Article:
Risks associated with preweaning mortality in 855 litters on 39 commercial outdoor pig farms in England

A. L. KilBride, M. Mendl, P. Statham, S. Held, M. Harris, J. N. Marchant-Forde, H. Booth, L. E. Green*

*Corresponding author for this work

Research output: Contribution to journalArticle (Academic Journal)peer-review

8 Citations (Scopus)


A prospective longitudinal study was carried out on 39 outdoor breeding pig farms in England in 2003 and 2004 to investigate the risks associated with mortality in liveborn preweaning piglets. Researchers visited each farm and completed a questionnaire with the farmer and made observations of the paddocks, huts and pigs. The farmer recorded the number of piglets born alive and stillborn, fostered on and off and the number of piglets that died before weaning for 20 litters born after the visit. Data were analysed from a cohort of 9424 liveborn piglets from 855 litters. Overall 1274 liveborn piglets (13.5%) died before weaning. A mixed effect binomial model was used to investigate the associations between preweaning mortality and farm and litter level factors, controlling for litter size and number of piglets stillborn and fostered. Increased risk of mortality was associated with fostering piglets over 24. h of age, organic certification or membership of an assurance scheme with higher welfare standards, farmer's perception that there was a problem with pest birds, use of medication to treat coccidiosis and presence of lame sows on the farm. Reduced mortality was associated with insulated farrowing huts and door flaps, women working on the farm and the farmer reporting a problem with foxes.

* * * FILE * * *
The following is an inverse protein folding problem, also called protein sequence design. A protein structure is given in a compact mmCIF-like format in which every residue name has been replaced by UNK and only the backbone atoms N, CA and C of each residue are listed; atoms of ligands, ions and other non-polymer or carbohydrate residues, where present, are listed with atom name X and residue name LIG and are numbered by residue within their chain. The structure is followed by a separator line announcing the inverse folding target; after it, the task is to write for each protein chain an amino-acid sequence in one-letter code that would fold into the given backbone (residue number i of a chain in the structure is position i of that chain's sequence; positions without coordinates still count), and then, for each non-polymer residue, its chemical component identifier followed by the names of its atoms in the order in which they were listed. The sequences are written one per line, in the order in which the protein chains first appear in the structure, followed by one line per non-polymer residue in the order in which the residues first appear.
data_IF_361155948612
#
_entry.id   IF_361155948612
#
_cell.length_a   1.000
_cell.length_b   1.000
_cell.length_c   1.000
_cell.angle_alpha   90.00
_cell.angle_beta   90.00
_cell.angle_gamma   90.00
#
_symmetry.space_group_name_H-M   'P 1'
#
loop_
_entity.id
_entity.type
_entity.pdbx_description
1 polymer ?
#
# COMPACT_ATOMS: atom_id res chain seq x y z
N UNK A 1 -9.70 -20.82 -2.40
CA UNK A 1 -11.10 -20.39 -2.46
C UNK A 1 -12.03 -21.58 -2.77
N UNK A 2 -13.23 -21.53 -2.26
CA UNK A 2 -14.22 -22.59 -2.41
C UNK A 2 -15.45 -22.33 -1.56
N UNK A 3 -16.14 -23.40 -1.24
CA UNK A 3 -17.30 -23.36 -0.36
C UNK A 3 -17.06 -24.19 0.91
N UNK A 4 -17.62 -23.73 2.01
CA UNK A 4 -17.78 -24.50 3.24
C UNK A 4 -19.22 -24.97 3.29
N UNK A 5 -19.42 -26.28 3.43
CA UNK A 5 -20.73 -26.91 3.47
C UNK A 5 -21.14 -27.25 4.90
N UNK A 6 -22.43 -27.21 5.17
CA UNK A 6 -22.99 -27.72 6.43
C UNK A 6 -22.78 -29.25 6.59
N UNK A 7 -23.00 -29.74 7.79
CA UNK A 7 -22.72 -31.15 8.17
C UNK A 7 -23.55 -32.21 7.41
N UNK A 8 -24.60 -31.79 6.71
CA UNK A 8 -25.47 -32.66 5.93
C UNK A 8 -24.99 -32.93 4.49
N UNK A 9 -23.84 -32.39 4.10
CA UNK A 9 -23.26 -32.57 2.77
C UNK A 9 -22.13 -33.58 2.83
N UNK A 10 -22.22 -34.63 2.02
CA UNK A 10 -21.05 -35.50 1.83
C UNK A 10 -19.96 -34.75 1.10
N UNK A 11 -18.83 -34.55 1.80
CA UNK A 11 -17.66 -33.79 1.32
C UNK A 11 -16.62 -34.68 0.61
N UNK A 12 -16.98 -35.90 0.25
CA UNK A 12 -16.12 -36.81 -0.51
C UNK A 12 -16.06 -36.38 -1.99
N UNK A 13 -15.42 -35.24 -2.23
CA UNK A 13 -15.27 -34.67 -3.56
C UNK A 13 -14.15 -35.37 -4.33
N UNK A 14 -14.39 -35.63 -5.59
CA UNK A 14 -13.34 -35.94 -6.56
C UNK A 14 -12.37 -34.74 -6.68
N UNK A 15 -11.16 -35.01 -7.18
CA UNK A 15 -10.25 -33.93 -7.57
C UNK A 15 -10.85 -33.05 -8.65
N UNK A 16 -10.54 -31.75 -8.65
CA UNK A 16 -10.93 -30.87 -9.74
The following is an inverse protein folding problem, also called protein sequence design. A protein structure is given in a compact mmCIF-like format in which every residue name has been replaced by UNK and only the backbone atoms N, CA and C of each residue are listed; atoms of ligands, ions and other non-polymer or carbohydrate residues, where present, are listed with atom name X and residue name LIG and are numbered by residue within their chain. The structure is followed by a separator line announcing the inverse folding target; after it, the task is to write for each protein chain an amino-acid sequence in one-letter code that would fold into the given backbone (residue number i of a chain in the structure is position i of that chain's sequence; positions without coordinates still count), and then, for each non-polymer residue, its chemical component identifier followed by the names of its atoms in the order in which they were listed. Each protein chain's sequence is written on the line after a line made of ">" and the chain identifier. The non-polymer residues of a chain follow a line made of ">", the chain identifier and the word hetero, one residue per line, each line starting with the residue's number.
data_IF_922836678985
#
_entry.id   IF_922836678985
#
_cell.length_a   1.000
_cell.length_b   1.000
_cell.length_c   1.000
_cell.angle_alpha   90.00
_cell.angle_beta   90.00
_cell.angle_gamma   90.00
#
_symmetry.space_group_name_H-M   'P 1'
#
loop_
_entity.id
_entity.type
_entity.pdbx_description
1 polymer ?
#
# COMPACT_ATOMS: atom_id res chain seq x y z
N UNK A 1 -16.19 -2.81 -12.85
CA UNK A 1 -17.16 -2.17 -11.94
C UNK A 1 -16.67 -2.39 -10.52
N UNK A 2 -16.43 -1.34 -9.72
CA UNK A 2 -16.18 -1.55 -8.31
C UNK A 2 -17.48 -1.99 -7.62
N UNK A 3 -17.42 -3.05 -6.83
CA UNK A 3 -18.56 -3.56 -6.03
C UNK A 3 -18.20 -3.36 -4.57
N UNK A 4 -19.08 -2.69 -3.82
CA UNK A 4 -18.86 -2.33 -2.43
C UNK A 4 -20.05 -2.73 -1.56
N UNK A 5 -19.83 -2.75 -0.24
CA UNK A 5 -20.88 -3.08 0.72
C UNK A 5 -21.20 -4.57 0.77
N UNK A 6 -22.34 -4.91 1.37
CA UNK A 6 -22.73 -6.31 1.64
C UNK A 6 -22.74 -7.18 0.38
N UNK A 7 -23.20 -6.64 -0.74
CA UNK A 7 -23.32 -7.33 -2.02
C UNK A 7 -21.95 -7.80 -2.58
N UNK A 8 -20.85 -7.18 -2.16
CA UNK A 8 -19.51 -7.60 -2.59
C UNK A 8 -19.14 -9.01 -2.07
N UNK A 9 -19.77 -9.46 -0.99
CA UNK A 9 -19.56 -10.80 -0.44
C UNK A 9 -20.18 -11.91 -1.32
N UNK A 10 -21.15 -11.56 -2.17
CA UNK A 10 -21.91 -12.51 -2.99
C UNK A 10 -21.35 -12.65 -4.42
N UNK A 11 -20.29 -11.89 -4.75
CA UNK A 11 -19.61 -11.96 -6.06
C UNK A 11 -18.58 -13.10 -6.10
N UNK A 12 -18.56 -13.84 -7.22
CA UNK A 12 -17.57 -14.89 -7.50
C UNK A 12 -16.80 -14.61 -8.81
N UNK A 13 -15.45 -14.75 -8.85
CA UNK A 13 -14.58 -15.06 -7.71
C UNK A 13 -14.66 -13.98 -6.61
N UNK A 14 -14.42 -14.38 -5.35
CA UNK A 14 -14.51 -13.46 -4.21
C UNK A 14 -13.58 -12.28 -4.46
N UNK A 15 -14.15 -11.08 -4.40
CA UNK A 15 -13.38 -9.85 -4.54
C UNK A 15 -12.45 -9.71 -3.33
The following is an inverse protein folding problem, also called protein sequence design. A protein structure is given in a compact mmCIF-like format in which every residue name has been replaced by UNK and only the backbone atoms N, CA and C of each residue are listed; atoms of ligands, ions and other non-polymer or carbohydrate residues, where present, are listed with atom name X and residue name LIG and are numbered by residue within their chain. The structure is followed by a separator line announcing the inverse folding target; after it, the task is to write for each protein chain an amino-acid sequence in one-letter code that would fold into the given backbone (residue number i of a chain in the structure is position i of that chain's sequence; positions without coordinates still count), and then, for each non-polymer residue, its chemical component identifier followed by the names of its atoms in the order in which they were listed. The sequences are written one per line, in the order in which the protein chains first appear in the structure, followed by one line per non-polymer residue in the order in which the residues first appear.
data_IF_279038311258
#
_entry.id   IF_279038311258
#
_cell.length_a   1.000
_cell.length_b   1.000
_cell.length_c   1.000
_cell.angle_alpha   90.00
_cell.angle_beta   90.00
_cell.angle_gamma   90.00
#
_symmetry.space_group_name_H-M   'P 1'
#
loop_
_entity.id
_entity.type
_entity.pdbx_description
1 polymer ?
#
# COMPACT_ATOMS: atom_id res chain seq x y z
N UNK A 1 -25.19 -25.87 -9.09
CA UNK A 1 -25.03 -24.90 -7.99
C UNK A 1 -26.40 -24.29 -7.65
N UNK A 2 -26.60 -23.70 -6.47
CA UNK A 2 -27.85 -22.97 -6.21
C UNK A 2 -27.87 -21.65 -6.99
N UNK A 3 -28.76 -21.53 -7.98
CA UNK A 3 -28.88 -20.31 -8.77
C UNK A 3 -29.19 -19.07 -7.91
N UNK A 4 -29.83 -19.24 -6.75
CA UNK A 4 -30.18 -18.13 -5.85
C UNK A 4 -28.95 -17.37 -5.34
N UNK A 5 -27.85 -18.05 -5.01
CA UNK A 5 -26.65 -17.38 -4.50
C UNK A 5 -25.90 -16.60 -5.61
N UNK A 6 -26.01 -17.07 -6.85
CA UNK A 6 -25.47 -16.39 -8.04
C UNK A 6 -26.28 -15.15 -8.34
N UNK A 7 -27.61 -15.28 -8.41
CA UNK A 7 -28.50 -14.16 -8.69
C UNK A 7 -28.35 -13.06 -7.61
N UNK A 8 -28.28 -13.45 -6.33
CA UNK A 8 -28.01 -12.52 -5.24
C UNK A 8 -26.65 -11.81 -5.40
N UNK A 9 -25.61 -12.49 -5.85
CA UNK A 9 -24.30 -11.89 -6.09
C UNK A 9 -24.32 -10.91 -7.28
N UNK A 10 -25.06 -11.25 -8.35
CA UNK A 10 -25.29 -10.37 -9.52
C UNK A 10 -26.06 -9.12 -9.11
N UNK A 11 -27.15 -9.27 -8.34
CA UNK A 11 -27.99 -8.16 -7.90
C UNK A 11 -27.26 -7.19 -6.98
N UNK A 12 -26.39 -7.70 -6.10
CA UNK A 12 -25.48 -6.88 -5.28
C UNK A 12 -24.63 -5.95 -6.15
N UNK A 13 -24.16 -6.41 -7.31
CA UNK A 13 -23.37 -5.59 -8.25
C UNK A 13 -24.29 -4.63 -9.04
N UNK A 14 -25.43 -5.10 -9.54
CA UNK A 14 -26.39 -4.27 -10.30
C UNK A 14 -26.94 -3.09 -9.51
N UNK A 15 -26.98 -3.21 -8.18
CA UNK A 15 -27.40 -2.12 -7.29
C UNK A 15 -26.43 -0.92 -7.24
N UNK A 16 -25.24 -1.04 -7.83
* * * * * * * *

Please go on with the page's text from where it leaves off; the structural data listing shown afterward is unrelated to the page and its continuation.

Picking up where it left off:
Original languageEnglish
Pages (from-to)189-199
Number of pages11
JournalPreventive Veterinary Medicine
Issue number1
Publication statusPublished - 1 Jan 2014


  • Longitudinal study
  • Outdoor pig production
  • Piglet mortality
  • Risk analysis

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